True religion is reflected in the way this life is lived
By Pastor Bill Baldwin, Prairie Community Church, Lester Prairie
Maybe it’s just because I was a child and either wasn’t aware or didn’t know enough to pay attention, but it seems to me that people have become much more uptight about their religious beliefs in recent years than back in the ‘60s and ‘70s.
I grew up Catholic and thought it was just fine. I have no idea what church most of my friends went to, and I didn’t care. We were friends first and only. We just liked each other because we liked to have kids to play with.
I never heard my parents mention anything about where the neighbors went to church, or if they went at all. We all just went about our own lives and let others do the same. People just were who they were, and religious affiliation seemed a more private thing.
Oh, I do remember hearing a few choice stories and remarks about how certain groups treated others in the little town of Wood Lake, where Dad and Mom had their drugstore. I just thought what they were talking about was ancient stuff that died out long ago.
Oh yes, I do remember hearing that for my Catholic Dad to marry a Norwegian Lutheran girl was about enough to cause war to break out. They were married Catholic, us kids were raised Catholic, and now my Mom goes to an ELCA Lutheran Church, as does my brother.
My sister doesn’t have any particular affiliation or religious interest. And then there’s me, the preacher and promoter of all things inclusive.
I do believe that hearing stories of exclusion and judgment based on religious affiliation formed a deep core of inclusiveness in me that has strongly shaped my identity. I have this idealistic dream that who we are will speak loudly enough about what we believe, so that if anyone likes who we are, they will ask what makes us the way we are, and we will lead them to our church.
Wow, wasn’t that a mouthful! I am personally much more interested in the way a person thinks and behaves than in what church they go to or their specific beliefs. I can learn all I care to know about a person in just spending time with them.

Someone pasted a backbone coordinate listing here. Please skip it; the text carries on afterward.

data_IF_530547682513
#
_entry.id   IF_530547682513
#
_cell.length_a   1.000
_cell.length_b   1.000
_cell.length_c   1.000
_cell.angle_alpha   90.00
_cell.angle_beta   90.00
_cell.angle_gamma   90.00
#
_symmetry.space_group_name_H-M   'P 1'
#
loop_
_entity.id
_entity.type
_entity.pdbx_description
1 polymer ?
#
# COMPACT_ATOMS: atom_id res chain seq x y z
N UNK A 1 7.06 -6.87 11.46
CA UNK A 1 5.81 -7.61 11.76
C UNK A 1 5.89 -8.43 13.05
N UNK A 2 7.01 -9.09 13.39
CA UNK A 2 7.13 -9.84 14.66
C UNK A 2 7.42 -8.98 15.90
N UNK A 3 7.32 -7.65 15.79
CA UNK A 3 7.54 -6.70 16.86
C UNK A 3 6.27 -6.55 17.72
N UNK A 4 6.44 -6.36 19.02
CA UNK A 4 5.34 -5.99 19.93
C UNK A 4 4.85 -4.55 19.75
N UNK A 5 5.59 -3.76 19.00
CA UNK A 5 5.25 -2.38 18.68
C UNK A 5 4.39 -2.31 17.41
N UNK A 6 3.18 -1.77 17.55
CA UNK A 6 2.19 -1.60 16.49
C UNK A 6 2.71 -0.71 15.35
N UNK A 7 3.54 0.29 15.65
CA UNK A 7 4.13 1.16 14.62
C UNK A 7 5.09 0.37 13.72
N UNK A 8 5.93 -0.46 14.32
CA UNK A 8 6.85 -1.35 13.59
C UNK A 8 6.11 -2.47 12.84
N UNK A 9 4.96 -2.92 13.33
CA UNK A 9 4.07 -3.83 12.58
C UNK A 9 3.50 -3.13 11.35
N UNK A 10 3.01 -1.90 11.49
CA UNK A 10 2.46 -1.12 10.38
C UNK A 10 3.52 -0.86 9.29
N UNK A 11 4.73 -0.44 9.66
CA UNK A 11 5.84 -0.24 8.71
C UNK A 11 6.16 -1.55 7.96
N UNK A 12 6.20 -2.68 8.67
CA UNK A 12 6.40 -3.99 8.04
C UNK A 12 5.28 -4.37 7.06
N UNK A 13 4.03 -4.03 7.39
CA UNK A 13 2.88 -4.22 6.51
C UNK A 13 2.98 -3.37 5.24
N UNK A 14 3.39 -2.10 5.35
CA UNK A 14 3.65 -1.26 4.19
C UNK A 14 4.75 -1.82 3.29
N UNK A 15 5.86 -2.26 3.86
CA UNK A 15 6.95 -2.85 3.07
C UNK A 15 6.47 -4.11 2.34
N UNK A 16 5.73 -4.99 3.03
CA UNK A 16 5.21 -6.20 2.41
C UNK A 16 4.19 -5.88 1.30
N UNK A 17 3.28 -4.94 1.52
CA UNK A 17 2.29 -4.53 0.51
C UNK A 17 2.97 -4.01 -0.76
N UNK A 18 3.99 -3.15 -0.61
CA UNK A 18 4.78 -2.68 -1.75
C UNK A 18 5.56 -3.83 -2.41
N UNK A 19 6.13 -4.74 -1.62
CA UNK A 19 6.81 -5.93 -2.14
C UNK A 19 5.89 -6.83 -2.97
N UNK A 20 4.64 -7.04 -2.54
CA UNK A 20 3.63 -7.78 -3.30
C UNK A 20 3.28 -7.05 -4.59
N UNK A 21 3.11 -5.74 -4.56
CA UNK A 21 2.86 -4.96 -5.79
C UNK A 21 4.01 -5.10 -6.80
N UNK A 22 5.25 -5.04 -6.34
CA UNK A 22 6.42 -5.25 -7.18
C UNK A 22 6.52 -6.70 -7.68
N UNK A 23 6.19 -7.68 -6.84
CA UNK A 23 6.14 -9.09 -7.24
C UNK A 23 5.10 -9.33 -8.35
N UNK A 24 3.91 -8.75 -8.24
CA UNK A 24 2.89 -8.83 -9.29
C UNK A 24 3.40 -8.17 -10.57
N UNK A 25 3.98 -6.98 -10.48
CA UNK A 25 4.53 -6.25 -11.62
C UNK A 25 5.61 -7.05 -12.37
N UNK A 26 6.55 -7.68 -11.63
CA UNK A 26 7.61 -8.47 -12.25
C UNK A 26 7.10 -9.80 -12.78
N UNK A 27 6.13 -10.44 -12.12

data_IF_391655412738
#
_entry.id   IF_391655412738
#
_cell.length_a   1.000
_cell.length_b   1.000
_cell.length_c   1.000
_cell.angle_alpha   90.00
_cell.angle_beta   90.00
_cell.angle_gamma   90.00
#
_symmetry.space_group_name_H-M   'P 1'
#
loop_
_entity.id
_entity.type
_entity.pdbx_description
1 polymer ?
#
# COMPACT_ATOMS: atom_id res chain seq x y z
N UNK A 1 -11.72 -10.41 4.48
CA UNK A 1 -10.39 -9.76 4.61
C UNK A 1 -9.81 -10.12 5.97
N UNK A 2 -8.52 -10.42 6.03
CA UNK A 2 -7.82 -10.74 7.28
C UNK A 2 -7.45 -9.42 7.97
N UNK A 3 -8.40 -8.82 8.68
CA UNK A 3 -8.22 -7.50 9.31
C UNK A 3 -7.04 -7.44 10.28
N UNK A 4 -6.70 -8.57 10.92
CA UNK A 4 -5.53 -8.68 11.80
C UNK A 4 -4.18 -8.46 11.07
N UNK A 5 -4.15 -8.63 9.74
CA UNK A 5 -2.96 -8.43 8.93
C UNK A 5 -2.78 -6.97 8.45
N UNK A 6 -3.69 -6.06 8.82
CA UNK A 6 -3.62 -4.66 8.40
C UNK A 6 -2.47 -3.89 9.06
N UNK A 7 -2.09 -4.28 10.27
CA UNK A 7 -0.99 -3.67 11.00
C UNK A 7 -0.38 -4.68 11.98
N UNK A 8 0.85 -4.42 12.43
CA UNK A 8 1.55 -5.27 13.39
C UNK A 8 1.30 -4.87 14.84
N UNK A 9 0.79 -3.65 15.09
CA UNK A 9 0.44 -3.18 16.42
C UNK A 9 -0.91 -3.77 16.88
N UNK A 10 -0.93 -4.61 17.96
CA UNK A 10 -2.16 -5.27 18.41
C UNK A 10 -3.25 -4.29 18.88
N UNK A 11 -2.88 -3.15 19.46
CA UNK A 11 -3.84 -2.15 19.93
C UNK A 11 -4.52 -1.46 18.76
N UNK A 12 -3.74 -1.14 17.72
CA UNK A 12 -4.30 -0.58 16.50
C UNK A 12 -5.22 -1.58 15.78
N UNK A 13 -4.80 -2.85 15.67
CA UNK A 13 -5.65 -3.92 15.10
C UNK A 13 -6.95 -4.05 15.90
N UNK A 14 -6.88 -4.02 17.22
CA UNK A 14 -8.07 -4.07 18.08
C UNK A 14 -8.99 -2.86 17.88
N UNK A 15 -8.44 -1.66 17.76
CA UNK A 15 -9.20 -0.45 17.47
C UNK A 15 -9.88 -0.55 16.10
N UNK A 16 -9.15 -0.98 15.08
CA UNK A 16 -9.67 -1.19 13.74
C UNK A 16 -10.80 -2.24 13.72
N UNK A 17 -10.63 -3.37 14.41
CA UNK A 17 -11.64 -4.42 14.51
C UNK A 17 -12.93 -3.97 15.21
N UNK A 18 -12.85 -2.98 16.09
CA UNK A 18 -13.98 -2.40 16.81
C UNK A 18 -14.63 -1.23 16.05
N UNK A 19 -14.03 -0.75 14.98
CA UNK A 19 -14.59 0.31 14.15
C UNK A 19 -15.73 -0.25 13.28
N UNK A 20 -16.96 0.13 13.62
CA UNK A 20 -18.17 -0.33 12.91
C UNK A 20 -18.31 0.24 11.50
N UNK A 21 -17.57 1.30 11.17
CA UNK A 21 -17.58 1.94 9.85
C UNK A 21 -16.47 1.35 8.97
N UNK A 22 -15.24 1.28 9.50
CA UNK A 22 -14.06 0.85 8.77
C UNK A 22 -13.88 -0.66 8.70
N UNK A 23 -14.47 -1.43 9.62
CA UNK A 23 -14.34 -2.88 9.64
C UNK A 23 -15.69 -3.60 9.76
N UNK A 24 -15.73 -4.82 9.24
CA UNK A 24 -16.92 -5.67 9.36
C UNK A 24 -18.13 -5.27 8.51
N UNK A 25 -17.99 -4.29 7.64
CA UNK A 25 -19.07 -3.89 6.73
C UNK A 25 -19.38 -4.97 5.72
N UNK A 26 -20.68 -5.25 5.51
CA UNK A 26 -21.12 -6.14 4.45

A decent person is a decent person, wherever they come from. That said, I want to make sure that my church is contributing to the process of creating decent people and decent families.
I like a person who will look you right in the eye, give you a warm smile and say “Hi.” I like a person who will still say ‘please’ and ‘thank you,’ and even hold a door for you, regardless of your gender.
I am impressed with people who have a spirit of helpfulness and willingness to pitch in and make life a little better for everyone. I like a person who really sees me as being a person more like them than different.
I like a person who has an optimistic attitude about life regardless of what else is going on, knowing that happiness is always a choice. I enjoy a person who has an interest in the world and in learning new things.
I like a person who just seems glad to see you, even if seeing you for the first time.
No, these don’t sound like very sound religious doctrines to be teaching, but I think churches are a great place for them to be taught. After pointing people to God and acquainting them with a Savior, there is a lot to be learned about getting along with each other on earth.
While Jesus certainly had a true interest in heaven and the world to come, he also pointed out that the kingdom of God is right here, right now. He talked an awful lot about treating others with kindness, respect, and forgiveness.
I never had the sense that Jesus thought this life didn’t matter, but rather that this life is as much a part of the kingdom experience as anything to come.
I have a vague notion of where some of my daughter’s friends go to church, but it really isn’t a big deal. My daughter is certainly a richer person for the diversity of people in her life.
The criteria by which I judge my daughter’s friends is whether or not they are kind, respectful, polite, playful, curious, and healthy.
I can also say that my wife and I have a strong connection to the parents of every friend, so we look carefully at the values they are instilling in their kids. Again, not from what affiliation, but whether they contribute to civility and decency and, ultimately, safety and nurture for our daughter.
Remember, your true beliefs are showing every time you open your mouth. Your true religion is the life you live every day and the way you treat every person you encounter.
May your life be zesty and full of joy!